COIGACH FOLK

COIGACH'S SACRIFICE IN THE SECOND WORLD WAR


Page 19

APPENDIX D

ACHLOCHAN MEMORIES


Extract from a document written by Duncan Maclean’s niece, Rachel A Sutton Hayes.

My Grandfather Alexander married Rachel Mackenzie from Altandhu in 1920. He was a crofter/building contractor and built the family home. This is the white house we all see today at Achlochan. I often wondered how he managed to get all the building materials across the bogs. Recently my cousin told me there was once a rough track, although my mother never spoke of it.

Alexander and Rachel had five children: Kenneth, Donald, Ian, Johan (my Mother, affectionately known as Dabac) and Duncan.

The family lived at Achlochan until around 1940 when they moved to Crofton House, Ullapool. My Mother never spoke of when they moved, but she would have been in her teens. Her youngest brother Duncan went to school in Ullapool. Sadly he died in 1950 from TB aged 22 years. The family spoke of him often with great sorrow and never got over his loss.

Leaving their beloved home was without question a huge wrench for them all. But times were changing and life was becoming much harder for my Grandparents. There was no work for their older children and my Grandfather was often away working.

My first memory of walking across to Achlochan was as a little girl with my parents. I was told to take my shoes and socks off! My Mother wanted me to experience what she did as a girl walking barefoot to school in summer. I clearly recall how lovely the deep soft moss and cool water felt between my toes. She spoke to me many, many times about her young life in Achlochan, often with a longing to go back to those happy childhood days. I never tired of her stories no matter how often she told the same ones.

She spoke of the loch where her brothers kept a rowing boat for fishing. Also the long bright summer nights lying awake in her bed listening to the Curlews calling. The numerous orchids and the time her brother Donald decided to run away to Horse Island in a wooden barrel, and Father saving him just in time.

Her Granny was a grumpy old woman and called her a Gaelic name which meant wee brat. Thats how she got the name Dabac, as her brother Ian couldnt pronounce the gaelic word. She spoke of the grocery van that came weekly and stopped on the road, and her mother carrying a big heavy sack of oatmeal on her back across the bogs. In later life my Granny always walked bent over, from all this heavy carrying.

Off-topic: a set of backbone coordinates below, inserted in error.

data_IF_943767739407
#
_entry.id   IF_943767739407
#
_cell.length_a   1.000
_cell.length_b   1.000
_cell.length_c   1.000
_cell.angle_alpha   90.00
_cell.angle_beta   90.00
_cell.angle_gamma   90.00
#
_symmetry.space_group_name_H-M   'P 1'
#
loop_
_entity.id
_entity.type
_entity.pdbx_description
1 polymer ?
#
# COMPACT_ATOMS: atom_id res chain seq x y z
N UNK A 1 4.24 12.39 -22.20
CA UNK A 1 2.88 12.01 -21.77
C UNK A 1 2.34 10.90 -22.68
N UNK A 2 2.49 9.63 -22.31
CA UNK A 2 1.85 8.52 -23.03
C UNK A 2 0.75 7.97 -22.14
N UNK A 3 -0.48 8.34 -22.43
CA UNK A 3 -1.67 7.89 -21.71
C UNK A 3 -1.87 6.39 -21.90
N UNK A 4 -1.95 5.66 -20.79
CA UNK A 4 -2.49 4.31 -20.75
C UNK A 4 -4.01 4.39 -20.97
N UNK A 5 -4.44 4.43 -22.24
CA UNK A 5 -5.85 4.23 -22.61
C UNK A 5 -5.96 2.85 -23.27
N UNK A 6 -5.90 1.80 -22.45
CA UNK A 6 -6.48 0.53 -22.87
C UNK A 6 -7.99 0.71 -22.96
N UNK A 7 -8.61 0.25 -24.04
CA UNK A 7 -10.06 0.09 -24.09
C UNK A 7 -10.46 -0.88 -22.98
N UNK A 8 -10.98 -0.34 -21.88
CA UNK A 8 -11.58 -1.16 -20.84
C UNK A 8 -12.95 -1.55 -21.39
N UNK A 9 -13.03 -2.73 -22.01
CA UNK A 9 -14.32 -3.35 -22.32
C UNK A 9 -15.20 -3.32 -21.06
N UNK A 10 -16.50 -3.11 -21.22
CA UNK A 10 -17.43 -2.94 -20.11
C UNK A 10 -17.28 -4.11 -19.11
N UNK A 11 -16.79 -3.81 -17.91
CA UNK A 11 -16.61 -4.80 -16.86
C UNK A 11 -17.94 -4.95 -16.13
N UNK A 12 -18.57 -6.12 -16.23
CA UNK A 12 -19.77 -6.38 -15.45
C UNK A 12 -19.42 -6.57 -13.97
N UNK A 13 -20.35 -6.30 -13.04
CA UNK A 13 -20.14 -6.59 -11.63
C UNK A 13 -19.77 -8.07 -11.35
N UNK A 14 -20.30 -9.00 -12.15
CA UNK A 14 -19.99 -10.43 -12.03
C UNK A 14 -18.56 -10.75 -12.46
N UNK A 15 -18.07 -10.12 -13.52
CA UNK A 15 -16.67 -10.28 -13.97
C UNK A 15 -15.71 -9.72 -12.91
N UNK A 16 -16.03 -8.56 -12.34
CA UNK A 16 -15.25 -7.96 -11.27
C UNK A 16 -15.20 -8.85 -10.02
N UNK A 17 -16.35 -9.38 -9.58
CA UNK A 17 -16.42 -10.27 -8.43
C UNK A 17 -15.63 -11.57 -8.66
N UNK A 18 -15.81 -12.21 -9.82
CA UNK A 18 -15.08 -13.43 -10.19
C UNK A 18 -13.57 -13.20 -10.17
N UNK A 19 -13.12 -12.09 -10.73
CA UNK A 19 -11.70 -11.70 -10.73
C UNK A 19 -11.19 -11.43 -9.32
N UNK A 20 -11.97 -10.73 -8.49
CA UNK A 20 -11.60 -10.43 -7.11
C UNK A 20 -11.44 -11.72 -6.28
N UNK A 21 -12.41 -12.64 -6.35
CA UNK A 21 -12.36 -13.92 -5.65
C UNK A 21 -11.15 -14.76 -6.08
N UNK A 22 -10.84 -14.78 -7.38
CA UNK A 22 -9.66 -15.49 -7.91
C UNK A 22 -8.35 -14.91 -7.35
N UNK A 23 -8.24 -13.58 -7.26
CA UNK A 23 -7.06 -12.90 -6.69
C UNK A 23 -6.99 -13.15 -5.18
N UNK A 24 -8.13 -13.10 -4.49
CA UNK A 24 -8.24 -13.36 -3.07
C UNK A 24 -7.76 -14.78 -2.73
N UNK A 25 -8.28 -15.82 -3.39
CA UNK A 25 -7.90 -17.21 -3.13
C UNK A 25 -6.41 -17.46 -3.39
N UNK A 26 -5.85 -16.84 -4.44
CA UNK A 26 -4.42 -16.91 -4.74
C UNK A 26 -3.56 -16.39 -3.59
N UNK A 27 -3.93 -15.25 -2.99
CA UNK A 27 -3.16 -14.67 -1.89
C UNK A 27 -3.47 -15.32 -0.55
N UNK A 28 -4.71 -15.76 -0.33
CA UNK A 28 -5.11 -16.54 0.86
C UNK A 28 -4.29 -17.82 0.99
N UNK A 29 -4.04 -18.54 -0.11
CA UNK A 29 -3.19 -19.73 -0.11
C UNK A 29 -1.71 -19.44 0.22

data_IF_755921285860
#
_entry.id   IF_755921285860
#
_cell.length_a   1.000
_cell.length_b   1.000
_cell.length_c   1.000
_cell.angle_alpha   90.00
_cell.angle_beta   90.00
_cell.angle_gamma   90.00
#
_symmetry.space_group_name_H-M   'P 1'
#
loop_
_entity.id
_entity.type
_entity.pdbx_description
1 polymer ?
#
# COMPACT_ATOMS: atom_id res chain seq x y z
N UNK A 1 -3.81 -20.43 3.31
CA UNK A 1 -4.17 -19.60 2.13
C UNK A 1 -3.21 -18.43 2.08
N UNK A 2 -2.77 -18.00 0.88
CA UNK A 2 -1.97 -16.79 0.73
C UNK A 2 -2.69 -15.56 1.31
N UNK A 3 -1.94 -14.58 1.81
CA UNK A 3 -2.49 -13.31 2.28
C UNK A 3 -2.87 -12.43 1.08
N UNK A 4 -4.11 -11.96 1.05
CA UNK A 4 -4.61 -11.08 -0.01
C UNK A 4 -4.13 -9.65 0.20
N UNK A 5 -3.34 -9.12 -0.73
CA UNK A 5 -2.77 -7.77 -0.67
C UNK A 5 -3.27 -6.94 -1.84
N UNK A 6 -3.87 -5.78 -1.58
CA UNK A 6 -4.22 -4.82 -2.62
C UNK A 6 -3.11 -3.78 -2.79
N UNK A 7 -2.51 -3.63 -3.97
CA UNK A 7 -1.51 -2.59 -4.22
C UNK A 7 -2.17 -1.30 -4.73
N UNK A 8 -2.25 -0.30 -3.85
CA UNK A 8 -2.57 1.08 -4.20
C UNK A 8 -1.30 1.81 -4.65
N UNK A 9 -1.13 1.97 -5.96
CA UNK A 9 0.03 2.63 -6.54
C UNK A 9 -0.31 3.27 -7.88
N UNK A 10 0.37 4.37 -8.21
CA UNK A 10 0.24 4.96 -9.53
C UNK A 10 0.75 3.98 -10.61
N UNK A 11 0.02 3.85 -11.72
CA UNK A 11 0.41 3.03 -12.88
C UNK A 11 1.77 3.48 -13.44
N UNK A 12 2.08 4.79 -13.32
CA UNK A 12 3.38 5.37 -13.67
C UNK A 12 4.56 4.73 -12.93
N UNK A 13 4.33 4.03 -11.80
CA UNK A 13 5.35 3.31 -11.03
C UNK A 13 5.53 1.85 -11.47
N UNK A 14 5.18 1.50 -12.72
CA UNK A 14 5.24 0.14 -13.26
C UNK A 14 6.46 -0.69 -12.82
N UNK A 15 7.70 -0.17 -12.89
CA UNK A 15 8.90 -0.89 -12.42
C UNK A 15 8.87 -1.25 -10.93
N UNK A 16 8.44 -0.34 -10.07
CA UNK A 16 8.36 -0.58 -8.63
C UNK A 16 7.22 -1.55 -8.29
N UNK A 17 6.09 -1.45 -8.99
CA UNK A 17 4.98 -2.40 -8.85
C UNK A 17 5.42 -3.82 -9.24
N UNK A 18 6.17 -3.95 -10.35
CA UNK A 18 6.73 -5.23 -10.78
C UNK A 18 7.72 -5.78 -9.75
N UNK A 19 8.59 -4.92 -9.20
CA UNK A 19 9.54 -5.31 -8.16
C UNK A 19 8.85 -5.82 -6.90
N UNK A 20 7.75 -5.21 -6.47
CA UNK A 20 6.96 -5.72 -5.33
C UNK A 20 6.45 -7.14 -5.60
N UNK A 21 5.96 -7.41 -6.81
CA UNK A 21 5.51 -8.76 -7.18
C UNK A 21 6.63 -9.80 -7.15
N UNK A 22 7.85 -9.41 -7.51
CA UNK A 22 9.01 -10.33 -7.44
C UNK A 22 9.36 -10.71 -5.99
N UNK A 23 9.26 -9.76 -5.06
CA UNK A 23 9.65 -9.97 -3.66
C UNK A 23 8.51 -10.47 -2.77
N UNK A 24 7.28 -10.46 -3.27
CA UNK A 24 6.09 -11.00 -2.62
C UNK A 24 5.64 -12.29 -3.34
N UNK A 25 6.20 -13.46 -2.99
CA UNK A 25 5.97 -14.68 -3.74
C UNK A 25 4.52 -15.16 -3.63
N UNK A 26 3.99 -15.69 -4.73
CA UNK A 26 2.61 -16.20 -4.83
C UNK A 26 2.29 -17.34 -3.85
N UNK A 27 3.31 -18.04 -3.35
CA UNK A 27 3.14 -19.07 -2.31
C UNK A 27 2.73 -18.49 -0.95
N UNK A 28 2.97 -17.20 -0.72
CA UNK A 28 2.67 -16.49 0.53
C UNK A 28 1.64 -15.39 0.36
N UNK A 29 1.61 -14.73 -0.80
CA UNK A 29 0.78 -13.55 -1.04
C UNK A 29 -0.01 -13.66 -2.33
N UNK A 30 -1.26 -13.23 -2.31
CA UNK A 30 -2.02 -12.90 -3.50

Her brothers digging at the old fort for buried treasure, playing soldiers at the rifle range and collecting old used cartridges. The catalogue her mother ordered their clothes and winter boots from, and how she would pour over it choosing a sister for herself. She always said how she longed for a sister to play with.

The annual Christmas party that the Cadburys put on for the children of Coigach and each child getting a whole bar of Cadburys chocolate. She spoke with anger about the female school teacher who used the edge of a ruler on pupils’ knuckles for speaking their first language. How this teacher beat her little brother Duncan one day until he had an accident, because he couldnt speak English.

The family home had no running water or electricity. All their water came from a well which as I recall was fairly close to the house and frozen in winter. For certain is that my Grandmother worked very hard looking after the home, croft and children. My Mother never spoke of them keeping animals, just chickens. Perhaps they bought milk from a neighbour who had a cow. Like most men in Coigach then, my Grandfather had a boat and went sea fishing.

After moving to Ullapool my Grandmother did have a cow. In those days Crofton House had outbuildings for animals and the land where the High School is was used for grazing, growing hay etc.

When I came home on holiday every summer, a walk to Achlochan with my parents was always something I looked forward to. Id watch my Mother staring longingly through the windows, no doubt remembering all the happy times she spent in that house.

I came home to live in 2003, my parents had passed and I had a growing longing to see inside the ‘Old Homeas Mother lovingly called it. Eventually I did some asking and with some wonderful help, discovered who owned the house, and made contact. One very wet day in 2007 my late husband, my cousin and I walked the old route to Achlochan. We received a lovely warm welcome from Mike and his sister and there is no way I could ever put into words what it felt like being inside the house, or what I felt there. I am so thankful that Michael and his sister have the old home and care for it so well.”

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